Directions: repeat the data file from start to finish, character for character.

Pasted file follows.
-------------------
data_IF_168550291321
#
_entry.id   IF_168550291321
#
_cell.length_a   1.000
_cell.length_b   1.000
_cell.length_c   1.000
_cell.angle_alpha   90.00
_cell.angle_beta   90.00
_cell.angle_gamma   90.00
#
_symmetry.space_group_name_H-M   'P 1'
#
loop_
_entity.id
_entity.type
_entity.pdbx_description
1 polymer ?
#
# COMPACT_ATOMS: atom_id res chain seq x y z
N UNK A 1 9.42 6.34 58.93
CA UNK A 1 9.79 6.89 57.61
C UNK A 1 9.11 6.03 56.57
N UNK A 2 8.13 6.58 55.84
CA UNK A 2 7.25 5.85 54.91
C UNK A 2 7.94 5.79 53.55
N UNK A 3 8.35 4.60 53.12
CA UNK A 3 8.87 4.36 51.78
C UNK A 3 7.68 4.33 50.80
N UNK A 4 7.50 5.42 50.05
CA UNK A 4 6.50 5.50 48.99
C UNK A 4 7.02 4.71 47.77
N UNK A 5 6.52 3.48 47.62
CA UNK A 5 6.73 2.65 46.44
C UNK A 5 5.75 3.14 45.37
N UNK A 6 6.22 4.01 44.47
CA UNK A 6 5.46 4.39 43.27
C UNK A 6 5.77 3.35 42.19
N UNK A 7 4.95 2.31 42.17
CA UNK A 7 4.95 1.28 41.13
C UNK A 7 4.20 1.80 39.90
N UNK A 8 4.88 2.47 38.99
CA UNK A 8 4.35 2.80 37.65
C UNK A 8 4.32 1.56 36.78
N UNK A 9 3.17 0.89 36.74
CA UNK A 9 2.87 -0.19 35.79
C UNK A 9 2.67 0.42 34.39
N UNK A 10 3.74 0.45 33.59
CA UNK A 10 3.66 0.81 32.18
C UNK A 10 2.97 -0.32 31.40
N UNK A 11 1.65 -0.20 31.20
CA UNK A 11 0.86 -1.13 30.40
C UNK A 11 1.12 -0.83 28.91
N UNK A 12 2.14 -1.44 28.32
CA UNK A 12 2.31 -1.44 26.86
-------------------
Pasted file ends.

data_IF_168550291321
#
_entry.id   IF_168550291321
#
_cell.length_a   1.000
_cell.length_b   1.000
_cell.length_c   1.000
_cell.angle_alpha   90.00
_cell.angle_beta   90.00
_cell.angle_gamma   90.00
#
_symmetry.space_group_name_H-M   'P 1'
#
loop_
_entity.id
_entity.type
_entity.pdbx_description
1 polymer ?
#
# COMPACT_ATOMS: atom_id res chain seq x y z
N UNK A 1 9.42 6.34 58.93
CA UNK A 1 9.79 6.89 57.61
C UNK A 1 9.11 6.03 56.57
N UNK A 2 8.13 6.58 55.84
CA UNK A 2 7.25 5.85 54.91
C UNK A 2 7.94 5.79 53.55
N UNK A 3 8.35 4.60 53.12
CA UNK A 3 8.87 4.36 51.78
C UNK A 3 7.68 4.33 50.80
N UNK A 4 7.50 5.42 50.05
CA UNK A 4 6.50 5.50 48.99
C UNK A 4 7.02 4.71 47.77
N UNK A 5 6.52 3.48 47.62
CA UNK A 5 6.73 2.65 46.44
C UNK A 5 5.75 3.14 45.37
N UNK A 6 6.22 4.01 44.47
CA UNK A 6 5.46 4.39 43.27
C UNK A 6 5.77 3.35 42.19
N UNK A 7 4.95 2.31 42.17
CA UNK A 7 4.95 1.28 41.13
C UNK A 7 4.20 1.80 39.90
N UNK A 8 4.88 2.47 38.99
CA UNK A 8 4.35 2.80 37.65
C UNK A 8 4.32 1.56 36.78
N UNK A 9 3.17 0.89 36.74
CA UNK A 9 2.87 -0.19 35.79
C UNK A 9 2.67 0.42 34.39
N UNK A 10 3.74 0.45 33.59
CA UNK A 10 3.66 0.81 32.18
C UNK A 10 2.97 -0.32 31.40
N UNK A 11 1.65 -0.20 31.20
CA UNK A 11 0.86 -1.13 30.40
C UNK A 11 1.12 -0.83 28.91
N UNK A 12 2.14 -1.44 28.32
CA UNK A 12 2.31 -1.44 26.86